The FBAA's Peter White

Despite assurances from Government that existing ‘upfront and trail’ commissions for mortgage brokers will not be prohibited, industry representatives will look to clarify ambiguous wording in an amendment to the NCCP Mortgage Brokers Bill (2019), which also seeks to introduce a best interest duty for brokers.

Finance Brokers’ Association of Australia managing director, Peter White, says while the FBAA is satisfied the Government isn’t targeting the commissions that are the bread and butter of the nation’s 16,000 mortgage brokers, it will address “ambiguity in the verbiage” of the Bill in its submission to Treasury.

The Bill proposes a ban on conflicted remuneration that… “could reasonably be expected to influence the credit assistance provided”, which White says is not a reference to upfront and trail commissions.

“It has nothing to do at all with the actual upfront and trail structures,” he says. “It’s all around volume bonuses, incentives, soft dollar commissions and so on.”

Nevertheless, the Bill fails to clearly specify which elements of remuneration it refers to, which the FBAA is keen to redress. “We are dealing with that,” White says.

The FBAA represents the interests of around 8500 Australian members, predominantly mortgage brokers.

In March, Treasurer Josh Frydenberg took changes to upfront and trail commissions off the table, announcing the Government “has decided to not prohibit trail commissions on new loans, but rather review their operation in three years’ time”.

“The Government wants to see more mortgage brokers – not less,” Frydenberg added.

The Treasurer instead focussed on cleaning up the controversial remuneration channels at the edge of brokers’ books.

White says the FBAA has no problem with the proposed changes to these forms of remuneration. The Bill puts a regulatory framework around changes industry representatives already agreed to during the 2017 Combined Industry Forum, he notes.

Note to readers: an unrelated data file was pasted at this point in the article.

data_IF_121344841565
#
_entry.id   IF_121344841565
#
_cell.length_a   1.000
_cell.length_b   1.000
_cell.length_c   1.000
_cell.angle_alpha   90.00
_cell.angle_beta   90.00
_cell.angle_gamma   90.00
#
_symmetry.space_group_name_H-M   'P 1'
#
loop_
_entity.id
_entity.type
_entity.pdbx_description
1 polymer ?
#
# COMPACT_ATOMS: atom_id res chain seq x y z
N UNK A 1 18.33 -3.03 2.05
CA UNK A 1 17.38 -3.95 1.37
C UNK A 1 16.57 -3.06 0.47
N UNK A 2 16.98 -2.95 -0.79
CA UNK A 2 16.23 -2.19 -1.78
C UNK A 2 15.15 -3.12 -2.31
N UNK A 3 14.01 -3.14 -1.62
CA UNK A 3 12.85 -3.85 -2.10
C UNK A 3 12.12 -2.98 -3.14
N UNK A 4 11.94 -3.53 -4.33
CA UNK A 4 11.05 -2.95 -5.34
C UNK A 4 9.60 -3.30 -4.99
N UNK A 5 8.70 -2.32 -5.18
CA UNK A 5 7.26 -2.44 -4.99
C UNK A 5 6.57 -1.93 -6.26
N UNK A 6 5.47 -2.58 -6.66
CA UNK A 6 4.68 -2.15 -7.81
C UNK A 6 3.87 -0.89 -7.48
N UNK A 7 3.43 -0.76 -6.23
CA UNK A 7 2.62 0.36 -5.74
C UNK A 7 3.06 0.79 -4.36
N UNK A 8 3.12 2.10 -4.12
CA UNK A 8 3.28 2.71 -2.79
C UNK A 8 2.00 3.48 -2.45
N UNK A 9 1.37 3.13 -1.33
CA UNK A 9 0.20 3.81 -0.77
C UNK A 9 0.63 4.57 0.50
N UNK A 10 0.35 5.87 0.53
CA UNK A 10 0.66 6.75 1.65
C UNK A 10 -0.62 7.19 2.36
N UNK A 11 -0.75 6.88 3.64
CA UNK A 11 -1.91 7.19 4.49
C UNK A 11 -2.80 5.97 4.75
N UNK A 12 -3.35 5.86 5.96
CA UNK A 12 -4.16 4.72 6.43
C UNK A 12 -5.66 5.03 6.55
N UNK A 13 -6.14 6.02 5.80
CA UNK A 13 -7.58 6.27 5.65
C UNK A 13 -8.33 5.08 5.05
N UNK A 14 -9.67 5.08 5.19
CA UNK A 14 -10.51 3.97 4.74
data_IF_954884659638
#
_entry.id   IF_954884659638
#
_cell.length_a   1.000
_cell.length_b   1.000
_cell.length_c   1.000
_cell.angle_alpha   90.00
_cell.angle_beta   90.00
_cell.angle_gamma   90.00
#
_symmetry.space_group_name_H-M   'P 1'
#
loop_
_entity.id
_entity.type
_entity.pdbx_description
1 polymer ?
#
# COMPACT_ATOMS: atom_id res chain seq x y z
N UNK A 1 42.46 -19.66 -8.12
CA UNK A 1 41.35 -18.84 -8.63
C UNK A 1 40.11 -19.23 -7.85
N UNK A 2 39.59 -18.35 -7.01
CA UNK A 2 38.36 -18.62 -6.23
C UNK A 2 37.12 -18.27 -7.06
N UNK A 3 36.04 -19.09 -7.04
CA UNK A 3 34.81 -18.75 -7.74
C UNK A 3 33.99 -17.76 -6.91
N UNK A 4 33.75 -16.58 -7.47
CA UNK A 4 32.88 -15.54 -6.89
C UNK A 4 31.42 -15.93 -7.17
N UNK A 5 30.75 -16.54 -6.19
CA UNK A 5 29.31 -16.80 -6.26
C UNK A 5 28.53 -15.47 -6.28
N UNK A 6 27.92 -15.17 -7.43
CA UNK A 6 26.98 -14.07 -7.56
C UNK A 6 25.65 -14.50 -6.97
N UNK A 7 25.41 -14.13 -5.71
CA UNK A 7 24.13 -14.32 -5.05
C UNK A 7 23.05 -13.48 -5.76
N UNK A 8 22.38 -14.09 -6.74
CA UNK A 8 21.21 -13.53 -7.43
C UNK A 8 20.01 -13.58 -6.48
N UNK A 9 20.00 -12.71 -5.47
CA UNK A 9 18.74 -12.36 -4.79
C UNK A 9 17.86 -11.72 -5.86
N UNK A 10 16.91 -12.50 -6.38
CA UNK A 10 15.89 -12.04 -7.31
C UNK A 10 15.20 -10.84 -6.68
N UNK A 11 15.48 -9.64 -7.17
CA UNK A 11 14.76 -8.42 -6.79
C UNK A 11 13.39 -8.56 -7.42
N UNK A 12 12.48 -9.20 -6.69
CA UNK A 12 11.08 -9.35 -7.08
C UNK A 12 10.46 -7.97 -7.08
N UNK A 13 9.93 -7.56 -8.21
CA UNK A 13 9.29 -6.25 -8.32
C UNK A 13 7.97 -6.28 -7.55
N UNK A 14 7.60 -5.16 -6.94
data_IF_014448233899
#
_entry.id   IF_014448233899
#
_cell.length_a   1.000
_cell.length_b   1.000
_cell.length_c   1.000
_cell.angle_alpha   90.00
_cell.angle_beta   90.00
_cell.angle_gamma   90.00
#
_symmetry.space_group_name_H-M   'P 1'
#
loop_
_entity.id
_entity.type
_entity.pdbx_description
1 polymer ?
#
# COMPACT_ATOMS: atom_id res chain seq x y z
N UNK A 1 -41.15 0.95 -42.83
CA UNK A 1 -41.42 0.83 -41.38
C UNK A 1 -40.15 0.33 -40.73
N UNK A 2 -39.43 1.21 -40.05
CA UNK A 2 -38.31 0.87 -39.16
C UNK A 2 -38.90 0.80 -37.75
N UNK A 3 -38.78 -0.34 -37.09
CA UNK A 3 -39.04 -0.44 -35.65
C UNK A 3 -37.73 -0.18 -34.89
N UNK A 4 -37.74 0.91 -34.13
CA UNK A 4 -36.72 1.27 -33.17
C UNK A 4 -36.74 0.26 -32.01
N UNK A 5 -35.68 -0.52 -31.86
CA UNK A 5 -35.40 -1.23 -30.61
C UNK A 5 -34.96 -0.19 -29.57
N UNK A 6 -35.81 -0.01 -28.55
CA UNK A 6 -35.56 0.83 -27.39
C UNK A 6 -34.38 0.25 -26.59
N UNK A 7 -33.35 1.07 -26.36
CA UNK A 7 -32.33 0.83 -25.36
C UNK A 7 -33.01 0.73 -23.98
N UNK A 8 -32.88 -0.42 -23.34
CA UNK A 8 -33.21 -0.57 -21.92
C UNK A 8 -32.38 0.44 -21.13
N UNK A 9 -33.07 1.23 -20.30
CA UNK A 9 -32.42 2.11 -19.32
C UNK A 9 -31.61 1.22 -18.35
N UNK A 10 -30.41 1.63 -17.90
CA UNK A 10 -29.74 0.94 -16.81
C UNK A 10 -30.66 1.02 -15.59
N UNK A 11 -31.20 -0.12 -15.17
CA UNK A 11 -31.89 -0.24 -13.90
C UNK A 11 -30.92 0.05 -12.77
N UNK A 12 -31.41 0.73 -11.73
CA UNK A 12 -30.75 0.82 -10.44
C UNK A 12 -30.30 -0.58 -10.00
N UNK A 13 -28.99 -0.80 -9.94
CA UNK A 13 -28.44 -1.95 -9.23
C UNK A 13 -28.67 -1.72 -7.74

An appropriate measure

White says the FBAA is broadly behind the Bill’s proposal for a best interest duty for brokers, but has some concerns it will also address in its submission.

Chief among these are the 5000 penalty units – or roughly $1 million-dollars – tabled in the Bill for contravention of the legislation, which White says is “concerning”. The amount is more than double that prescribed in the NCCP, he says, and has the potential to send professional indemnity insurance premiums “through the roof”.

“The important piece with best interest duty is that it needs to be an appropriate measure for what a broker does,” White says. “Brokers give assistance, they don’t give advice.”

“Even though we take it very seriously it’s a different thing than a full-blown advice model,” White adds.

He says a best interest duty won’t really add to the compliance workload of brokers (“a little bit, but not a lot”), because most of the processes are already in place.

The real concern, White reckons, is that the Government will push too hard for a quick resolution and “screw up” the legislation.

“We’ve seen this happen before when Government pushes legislation through and then there’s amendment after amendment, but it was bad legislation to start with,” he says. “It’s a dangerous thing to be in the middle of.”

Tahn Sharpe is a Sydney-based financial services journalist with a background in financial planning. He writes on advice, superannuation, investment, banking and insurance issues, is a certified SMSF Adviser and holds an Advanced Diploma of Financial Planning.
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